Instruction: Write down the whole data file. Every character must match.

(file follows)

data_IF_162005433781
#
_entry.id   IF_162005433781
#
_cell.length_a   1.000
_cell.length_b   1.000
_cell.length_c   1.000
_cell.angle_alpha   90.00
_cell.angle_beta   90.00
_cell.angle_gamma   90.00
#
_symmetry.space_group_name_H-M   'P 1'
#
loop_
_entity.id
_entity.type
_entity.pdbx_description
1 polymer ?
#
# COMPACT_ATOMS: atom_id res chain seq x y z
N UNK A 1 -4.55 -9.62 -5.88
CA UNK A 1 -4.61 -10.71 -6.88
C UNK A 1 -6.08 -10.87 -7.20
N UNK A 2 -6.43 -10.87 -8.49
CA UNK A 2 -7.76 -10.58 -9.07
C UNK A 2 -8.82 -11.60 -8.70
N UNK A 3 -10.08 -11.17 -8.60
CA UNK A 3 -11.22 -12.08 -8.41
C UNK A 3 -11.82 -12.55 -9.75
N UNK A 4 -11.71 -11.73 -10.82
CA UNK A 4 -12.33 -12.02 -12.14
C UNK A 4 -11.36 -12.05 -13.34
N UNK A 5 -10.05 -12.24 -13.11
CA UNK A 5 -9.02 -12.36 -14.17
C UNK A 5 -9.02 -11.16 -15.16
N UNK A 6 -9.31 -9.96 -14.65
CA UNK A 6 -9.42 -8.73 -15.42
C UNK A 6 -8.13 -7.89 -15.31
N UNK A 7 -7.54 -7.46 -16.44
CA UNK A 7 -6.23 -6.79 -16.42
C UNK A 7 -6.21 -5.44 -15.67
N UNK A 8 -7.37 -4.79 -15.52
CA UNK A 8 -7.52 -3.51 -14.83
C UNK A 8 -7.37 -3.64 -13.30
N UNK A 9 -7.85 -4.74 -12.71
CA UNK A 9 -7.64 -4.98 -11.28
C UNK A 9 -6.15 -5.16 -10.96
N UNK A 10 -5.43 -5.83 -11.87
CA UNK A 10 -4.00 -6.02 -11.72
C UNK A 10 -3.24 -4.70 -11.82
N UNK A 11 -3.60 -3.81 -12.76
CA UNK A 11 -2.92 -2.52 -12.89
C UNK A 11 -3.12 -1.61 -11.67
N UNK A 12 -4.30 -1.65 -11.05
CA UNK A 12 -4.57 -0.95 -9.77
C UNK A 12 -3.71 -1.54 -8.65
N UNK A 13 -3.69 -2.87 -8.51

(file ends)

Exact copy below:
data_IF_162005433781
#
_entry.id   IF_162005433781
#
_cell.length_a   1.000
_cell.length_b   1.000
_cell.length_c   1.000
_cell.angle_alpha   90.00
_cell.angle_beta   90.00
_cell.angle_gamma   90.00
#
_symmetry.space_group_name_H-M   'P 1'
#
loop_
_entity.id
_entity.type
_entity.pdbx_description
1 polymer ?
#
# COMPACT_ATOMS: atom_id res chain seq x y z
N UNK A 1 -4.55 -9.62 -5.88
CA UNK A 1 -4.61 -10.71 -6.88
C UNK A 1 -6.08 -10.87 -7.20
N UNK A 2 -6.43 -10.87 -8.49
CA UNK A 2 -7.76 -10.58 -9.07
C UNK A 2 -8.82 -11.60 -8.70
N UNK A 3 -10.08 -11.17 -8.60
CA UNK A 3 -11.22 -12.08 -8.41
C UNK A 3 -11.82 -12.55 -9.75
N UNK A 4 -11.71 -11.73 -10.82
CA UNK A 4 -12.33 -12.02 -12.14
C UNK A 4 -11.36 -12.05 -13.34
N UNK A 5 -10.05 -12.24 -13.11
CA UNK A 5 -9.02 -12.36 -14.17
C UNK A 5 -9.02 -11.16 -15.16
N UNK A 6 -9.31 -9.96 -14.65
CA UNK A 6 -9.42 -8.73 -15.42
C UNK A 6 -8.13 -7.89 -15.31
N UNK A 7 -7.54 -7.46 -16.44
CA UNK A 7 -6.23 -6.79 -16.42
C UNK A 7 -6.21 -5.44 -15.67
N UNK A 8 -7.37 -4.79 -15.52
CA UNK A 8 -7.52 -3.51 -14.83
C UNK A 8 -7.37 -3.64 -13.30
N UNK A 9 -7.85 -4.74 -12.71
CA UNK A 9 -7.64 -4.98 -11.28
C UNK A 9 -6.15 -5.16 -10.96
N UNK A 10 -5.43 -5.83 -11.87
CA UNK A 10 -4.00 -6.02 -11.72
C UNK A 10 -3.24 -4.70 -11.82
N UNK A 11 -3.60 -3.81 -12.76
CA UNK A 11 -2.92 -2.52 -12.89
C UNK A 11 -3.12 -1.61 -11.67
N UNK A 12 -4.30 -1.65 -11.05
CA UNK A 12 -4.57 -0.95 -9.77
C UNK A 12 -3.71 -1.54 -8.65
N UNK A 13 -3.69 -2.87 -8.51